Finally the US justice department advised the president that he didn't have to observe any international laws (that the US was signatory to) when detaining Iraqis.

    If what they're doing is legal, why absolve themselves from upholding the laws that support their righteous behaviour?

    Unfortunately the Geneva conventions don't make it easy for people conducting illegal invasions to obey them. That's the whole point, they were drawn up to stop 'preemptive' wars and the atrocities that invariably accompany them.

    Neither of you would say the things you've said if we were discussing the behaviour of Indonesian soldiers in Aceh or East Timor.

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  14. If that's the case then why did we hang Germans for crimes committed against partisan fighters who definately did NOT obey the 'rules' of war? I find it disturbing that so many otherwise normal people readily support the brutality we supposedly went into Iraq to stop, simply because it's being committed by Americans.

    The Nuremberg trials? Surely you wouldn't argue that the crimes committed by anti-Nazi partisans in WW2, no matter how heinous, excuse the crimes of Nazi troops and officials.

    I'm not sure what you mean by "support the brutality". I don't believe I've expressed that opinion, merely disagreed with you as to the legal rights of armed combatants who are taken prisoner.

    The Iraqi forces opposed to the occupation are not homogenous, therefore you can't presume to apply the same rules to all of them. Who knew, the Geneva conventions don't favour invaders. I wonder why.

    It's true that the irregular forces in Iraq aren't homogenous. I don't see why the same rules can't be applied, though - accused criminals in this country aren't homogenous, either, but we apply a single set of rules to all of them.

    You don't get to round up tens of thousands of Iraqis, rape them in Saddams jails and call yourself a liberator.

    Now that's a little hyperbolic, don't you think? Coalition and Iraqi government forces have made thousands of arrests - but the vast majority of those arrested have been released. The facilities where they are held, for all that some were also used to house prisoners under Hussein's regime, are no longer Saddam's jails and the treatment accorded to prisoners in those facilties by Coalition forces is very different from what they might have expected from Saddam's jailers. I believe, from the reportage that I have seen, that while the treatment of some prisoners in those jails fits the definition of sexual assault, the number of prisoners so assaulted is a very small percentage - and that where complaints have been made, and found to have a factual basis, those responsible have been investigated and when possible brought up on charges. That, by the way, is how the system should work - another difference from the system under Saddam's jailers.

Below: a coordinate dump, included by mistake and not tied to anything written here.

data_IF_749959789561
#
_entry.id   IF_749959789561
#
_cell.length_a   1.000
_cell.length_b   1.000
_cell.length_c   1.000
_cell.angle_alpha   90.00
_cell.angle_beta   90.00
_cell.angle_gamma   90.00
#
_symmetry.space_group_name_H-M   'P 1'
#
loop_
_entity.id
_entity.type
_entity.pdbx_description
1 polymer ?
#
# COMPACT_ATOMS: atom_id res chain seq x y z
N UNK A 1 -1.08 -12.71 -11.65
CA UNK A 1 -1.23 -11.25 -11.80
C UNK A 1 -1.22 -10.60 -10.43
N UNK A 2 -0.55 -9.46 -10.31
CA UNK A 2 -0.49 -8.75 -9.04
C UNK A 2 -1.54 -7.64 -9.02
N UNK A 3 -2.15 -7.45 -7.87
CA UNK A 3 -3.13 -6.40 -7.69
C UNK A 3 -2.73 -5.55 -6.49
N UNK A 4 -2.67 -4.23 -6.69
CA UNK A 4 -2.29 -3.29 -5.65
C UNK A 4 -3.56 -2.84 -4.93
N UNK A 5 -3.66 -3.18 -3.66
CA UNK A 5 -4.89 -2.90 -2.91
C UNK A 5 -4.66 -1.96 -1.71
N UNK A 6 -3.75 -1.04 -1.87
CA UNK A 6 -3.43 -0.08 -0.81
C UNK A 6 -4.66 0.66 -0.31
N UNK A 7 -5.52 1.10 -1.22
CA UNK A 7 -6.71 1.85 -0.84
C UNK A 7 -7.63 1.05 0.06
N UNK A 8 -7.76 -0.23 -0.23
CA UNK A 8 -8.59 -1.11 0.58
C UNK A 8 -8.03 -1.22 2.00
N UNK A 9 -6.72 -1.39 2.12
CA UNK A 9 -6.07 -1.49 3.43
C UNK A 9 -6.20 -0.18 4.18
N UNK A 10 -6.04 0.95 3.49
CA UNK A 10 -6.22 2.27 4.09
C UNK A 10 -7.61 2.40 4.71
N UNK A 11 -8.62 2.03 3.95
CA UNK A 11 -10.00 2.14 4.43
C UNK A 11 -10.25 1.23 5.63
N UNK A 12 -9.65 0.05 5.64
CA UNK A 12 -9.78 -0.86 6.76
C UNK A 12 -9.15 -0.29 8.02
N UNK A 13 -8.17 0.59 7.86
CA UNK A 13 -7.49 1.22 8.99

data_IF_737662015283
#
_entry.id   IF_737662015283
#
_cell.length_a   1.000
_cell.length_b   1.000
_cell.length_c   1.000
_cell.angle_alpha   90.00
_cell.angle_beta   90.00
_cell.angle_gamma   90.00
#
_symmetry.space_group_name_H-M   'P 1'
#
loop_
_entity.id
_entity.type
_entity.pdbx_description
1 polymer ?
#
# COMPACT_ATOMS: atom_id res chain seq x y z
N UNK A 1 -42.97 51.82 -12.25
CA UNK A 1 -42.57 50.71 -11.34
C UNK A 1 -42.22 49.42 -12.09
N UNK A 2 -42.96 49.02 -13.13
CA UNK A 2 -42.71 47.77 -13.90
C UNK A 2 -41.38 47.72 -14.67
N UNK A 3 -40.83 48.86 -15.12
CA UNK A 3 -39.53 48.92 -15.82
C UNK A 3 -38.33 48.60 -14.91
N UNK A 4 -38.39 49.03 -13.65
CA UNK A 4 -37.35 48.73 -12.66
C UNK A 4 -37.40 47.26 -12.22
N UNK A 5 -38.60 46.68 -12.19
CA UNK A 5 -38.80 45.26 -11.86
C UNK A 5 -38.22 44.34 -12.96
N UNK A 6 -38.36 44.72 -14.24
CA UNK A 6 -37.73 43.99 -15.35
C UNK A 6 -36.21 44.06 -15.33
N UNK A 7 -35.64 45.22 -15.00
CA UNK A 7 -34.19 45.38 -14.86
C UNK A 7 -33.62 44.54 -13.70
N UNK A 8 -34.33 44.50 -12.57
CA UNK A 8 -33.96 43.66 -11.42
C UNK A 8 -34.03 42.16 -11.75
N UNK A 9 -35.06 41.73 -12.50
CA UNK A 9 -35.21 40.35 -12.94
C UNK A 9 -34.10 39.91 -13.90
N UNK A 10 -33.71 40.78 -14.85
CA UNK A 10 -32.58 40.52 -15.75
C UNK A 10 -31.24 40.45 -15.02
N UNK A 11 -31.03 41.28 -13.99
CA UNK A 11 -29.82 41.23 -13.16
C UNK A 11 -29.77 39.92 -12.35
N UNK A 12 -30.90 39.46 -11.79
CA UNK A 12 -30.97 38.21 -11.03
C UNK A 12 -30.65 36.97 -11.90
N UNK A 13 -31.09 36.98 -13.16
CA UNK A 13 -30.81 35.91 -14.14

Article V of the third convention requires the status of any captives to be determined by a competent tribunal.

    Which is historically comprised by a military court, armies not normally dragging civilian courts with them on campaign. In short, a drumhead court-martial; furthermore, historically, those convicted of banditry in time of war were usually immediately shot.

    Article IV also provides for citizens who “spontaneously take up arms to resist invading forces, without having had time to form themselves into regular armed units.”

    This would encompass most of the resistance, the rest being militias, and a small, small number of freelance terrorists.


    Since at first glance the one very much resembles the other, I expect it would be up to that competent tribunal you mentioned to determine who was what. It's not practical to suggest that because some prisoners are certainly spontaneously-resisting citizens (SRCs), that all prisoners should be treated as such. Incidentally, would you care to recommend an appropriate procedure for dealing with captured SRCs? Given, you know, that they were engaged in armed opposition to Coalition forces, and if released would very likely do so again.

    Finally the US justice department advised the president that he didn't have to observe any international laws (that the US was signatory to) when detaining Iraqis.

    If what they're doing is legal, why absolve themselves from upholding the laws that support their righteous behaviour?


    International law, as I understand it, isn't really a system of laws such as exist in a nation. What is called international law is a host of international agreements, which are upheld by signatory nations except when When they feel that to do so is contrary to their national interests. As for why - I haven't the slightest idea.

    Unfortunately the Geneva conventions don't make it easy for people conducting illegal invasions to obey them. That's the whole point, they were drawn up to stop 'preemptive' wars and the atrocities that invariably accompany them.

    I don't believe that the Geneva conventions had the intent of stopping pre-emptive wars. I agree that they were intended to minimise atrocity in war. The point is to restrict fighting to the military, and to protect the helpless - the civilians, the wounded, and those taken prisoner. I think the League of Nations, and then the UN, was intended to stop aggressive war. Not that either worked.

    Neither of you would say the things you've said if we were discussing the behaviour of Indonesian soldiers in Aceh or East Timor.

    I don't agree.

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  15. There's something wrong with you if you aren't repulsed by people who claim to uphold life and liberty sodomising innocent men with glowsticks. There is no equivocation and there is no acceptable means by which to carry out the unspeakable.

    I'm frankly disgusted that you think it's ok to do things to people who ae guilty of nothing that it'd be illegal for our govt. to do to Ivan Milat, simply because you can create a justification in your own mind.